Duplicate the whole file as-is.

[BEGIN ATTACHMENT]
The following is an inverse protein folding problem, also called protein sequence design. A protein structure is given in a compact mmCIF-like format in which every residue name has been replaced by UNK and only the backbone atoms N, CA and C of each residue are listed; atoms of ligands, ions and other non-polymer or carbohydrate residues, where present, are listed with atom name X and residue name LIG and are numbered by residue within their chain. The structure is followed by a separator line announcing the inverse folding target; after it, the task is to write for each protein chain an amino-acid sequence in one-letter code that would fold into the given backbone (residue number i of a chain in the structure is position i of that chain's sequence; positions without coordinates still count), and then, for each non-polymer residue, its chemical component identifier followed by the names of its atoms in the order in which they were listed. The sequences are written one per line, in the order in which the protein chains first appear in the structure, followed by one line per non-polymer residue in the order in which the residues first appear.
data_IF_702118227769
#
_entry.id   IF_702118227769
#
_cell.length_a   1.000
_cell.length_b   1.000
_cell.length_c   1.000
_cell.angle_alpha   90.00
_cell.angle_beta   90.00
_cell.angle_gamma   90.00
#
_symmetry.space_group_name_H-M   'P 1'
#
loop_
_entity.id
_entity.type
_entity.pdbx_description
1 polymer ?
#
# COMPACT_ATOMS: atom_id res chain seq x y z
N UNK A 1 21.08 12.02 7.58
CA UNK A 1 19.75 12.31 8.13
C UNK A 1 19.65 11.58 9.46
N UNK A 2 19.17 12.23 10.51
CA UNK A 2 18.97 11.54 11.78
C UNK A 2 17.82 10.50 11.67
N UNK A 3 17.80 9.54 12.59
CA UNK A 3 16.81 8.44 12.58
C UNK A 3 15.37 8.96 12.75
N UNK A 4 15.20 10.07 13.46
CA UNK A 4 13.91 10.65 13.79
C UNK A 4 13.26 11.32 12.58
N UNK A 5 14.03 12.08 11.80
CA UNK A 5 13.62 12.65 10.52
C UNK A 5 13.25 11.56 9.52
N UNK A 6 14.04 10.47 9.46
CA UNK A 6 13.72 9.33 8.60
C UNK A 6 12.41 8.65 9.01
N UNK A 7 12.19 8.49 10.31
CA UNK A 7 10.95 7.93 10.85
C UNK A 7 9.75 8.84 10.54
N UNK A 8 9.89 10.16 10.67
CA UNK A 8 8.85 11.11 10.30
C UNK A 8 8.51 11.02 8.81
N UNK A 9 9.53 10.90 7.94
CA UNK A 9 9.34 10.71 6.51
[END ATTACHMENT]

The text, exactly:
The following is an inverse protein folding problem, also called protein sequence design. A protein structure is given in a compact mmCIF-like format in which every residue name has been replaced by UNK and only the backbone atoms N, CA and C of each residue are listed; atoms of ligands, ions and other non-polymer or carbohydrate residues, where present, are listed with atom name X and residue name LIG and are numbered by residue within their chain. The structure is followed by a separator line announcing the inverse folding target; after it, the task is to write for each protein chain an amino-acid sequence in one-letter code that would fold into the given backbone (residue number i of a chain in the structure is position i of that chain's sequence; positions without coordinates still count), and then, for each non-polymer residue, its chemical component identifier followed by the names of its atoms in the order in which they were listed. The sequences are written one per line, in the order in which the protein chains first appear in the structure, followed by one line per non-polymer residue in the order in which the residues first appear.
data_IF_702118227769
#
_entry.id   IF_702118227769
#
_cell.length_a   1.000
_cell.length_b   1.000
_cell.length_c   1.000
_cell.angle_alpha   90.00
_cell.angle_beta   90.00
_cell.angle_gamma   90.00
#
_symmetry.space_group_name_H-M   'P 1'
#
loop_
_entity.id
_entity.type
_entity.pdbx_description
1 polymer ?
#
# COMPACT_ATOMS: atom_id res chain seq x y z
N UNK A 1 21.08 12.02 7.58
CA UNK A 1 19.75 12.31 8.13
C UNK A 1 19.65 11.58 9.46
N UNK A 2 19.17 12.23 10.51
CA UNK A 2 18.97 11.54 11.78
C UNK A 2 17.82 10.50 11.67
N UNK A 3 17.80 9.54 12.59
CA UNK A 3 16.81 8.44 12.58
C UNK A 3 15.37 8.96 12.75
N UNK A 4 15.20 10.07 13.46
CA UNK A 4 13.91 10.65 13.79
C UNK A 4 13.26 11.32 12.58
N UNK A 5 14.03 12.08 11.80
CA UNK A 5 13.62 12.65 10.52
C UNK A 5 13.25 11.56 9.52
N UNK A 6 14.04 10.47 9.46
CA UNK A 6 13.72 9.33 8.60
C UNK A 6 12.41 8.65 9.01
N UNK A 7 12.19 8.49 10.31
CA UNK A 7 10.95 7.93 10.85
C UNK A 7 9.75 8.84 10.54
N UNK A 8 9.89 10.16 10.67
CA UNK A 8 8.85 11.11 10.30
C UNK A 8 8.51 11.02 8.81
N UNK A 9 9.53 10.90 7.94
CA UNK A 9 9.34 10.71 6.51